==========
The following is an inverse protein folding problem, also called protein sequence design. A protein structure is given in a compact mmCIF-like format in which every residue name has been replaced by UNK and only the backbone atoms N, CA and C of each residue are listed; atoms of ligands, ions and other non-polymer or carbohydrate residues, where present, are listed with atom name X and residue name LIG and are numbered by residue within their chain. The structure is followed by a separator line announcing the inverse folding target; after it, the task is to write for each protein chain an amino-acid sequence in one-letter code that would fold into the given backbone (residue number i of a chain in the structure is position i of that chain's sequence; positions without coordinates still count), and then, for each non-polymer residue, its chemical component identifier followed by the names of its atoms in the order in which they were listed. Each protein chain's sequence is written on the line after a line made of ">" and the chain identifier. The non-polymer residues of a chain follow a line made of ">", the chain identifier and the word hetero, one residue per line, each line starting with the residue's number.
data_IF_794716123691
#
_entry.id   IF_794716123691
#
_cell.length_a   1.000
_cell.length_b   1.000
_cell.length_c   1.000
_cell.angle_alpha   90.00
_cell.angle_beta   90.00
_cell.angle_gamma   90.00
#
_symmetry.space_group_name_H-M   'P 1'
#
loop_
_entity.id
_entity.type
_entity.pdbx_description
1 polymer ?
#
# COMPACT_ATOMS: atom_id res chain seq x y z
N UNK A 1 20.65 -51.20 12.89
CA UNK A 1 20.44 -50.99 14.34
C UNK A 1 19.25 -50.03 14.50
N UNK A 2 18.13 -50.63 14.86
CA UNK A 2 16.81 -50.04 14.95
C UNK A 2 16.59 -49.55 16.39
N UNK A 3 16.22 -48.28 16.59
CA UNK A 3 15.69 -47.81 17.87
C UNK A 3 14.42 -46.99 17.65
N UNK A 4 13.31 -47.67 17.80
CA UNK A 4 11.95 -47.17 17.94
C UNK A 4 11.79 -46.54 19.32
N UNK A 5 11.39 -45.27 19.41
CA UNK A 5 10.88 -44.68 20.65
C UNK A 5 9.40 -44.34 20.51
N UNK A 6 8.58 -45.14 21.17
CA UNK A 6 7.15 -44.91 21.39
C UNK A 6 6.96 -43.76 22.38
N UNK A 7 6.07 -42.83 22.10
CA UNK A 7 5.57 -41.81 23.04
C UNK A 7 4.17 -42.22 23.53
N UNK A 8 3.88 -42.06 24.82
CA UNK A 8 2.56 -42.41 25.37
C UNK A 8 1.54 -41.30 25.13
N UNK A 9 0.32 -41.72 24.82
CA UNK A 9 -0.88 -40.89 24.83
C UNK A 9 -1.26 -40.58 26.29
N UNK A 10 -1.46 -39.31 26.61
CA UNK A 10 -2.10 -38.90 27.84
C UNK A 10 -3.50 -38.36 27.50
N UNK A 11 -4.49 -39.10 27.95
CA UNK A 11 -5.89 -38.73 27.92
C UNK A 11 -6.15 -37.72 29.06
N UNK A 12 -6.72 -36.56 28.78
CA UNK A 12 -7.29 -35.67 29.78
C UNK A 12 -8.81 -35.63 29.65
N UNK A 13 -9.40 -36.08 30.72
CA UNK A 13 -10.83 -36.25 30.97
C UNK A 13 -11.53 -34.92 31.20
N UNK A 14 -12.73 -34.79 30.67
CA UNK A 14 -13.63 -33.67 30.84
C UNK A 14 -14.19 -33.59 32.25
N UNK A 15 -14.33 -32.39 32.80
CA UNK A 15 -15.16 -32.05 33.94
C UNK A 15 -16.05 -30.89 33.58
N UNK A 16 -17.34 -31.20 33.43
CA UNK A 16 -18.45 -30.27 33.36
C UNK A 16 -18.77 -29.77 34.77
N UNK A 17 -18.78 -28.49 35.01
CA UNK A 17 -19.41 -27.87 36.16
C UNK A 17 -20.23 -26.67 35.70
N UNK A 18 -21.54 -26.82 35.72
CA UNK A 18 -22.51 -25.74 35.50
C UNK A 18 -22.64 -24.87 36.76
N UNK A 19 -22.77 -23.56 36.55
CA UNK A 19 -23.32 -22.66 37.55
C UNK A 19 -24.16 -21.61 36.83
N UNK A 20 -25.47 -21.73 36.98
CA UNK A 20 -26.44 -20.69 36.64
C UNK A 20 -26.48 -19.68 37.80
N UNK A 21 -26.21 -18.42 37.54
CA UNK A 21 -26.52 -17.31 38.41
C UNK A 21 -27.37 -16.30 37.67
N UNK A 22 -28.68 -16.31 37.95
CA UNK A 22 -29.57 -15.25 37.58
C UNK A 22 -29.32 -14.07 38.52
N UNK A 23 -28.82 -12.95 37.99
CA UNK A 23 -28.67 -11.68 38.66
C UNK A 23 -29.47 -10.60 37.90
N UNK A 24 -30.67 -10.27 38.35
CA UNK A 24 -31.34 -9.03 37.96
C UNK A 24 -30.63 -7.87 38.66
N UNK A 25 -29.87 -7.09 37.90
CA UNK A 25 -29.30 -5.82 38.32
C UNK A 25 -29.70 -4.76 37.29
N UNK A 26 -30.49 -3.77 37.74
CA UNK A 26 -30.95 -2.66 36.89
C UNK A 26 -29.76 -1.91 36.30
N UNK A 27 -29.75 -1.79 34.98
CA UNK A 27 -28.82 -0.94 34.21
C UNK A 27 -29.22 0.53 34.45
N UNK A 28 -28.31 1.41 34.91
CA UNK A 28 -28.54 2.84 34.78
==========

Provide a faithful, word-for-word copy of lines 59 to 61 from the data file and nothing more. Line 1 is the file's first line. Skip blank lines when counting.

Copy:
CA UNK A 13 -10.83 -36.25 30.97
C UNK A 13 -11.53 -34.92 31.20
N UNK A 14 -12.73 -34.79 30.67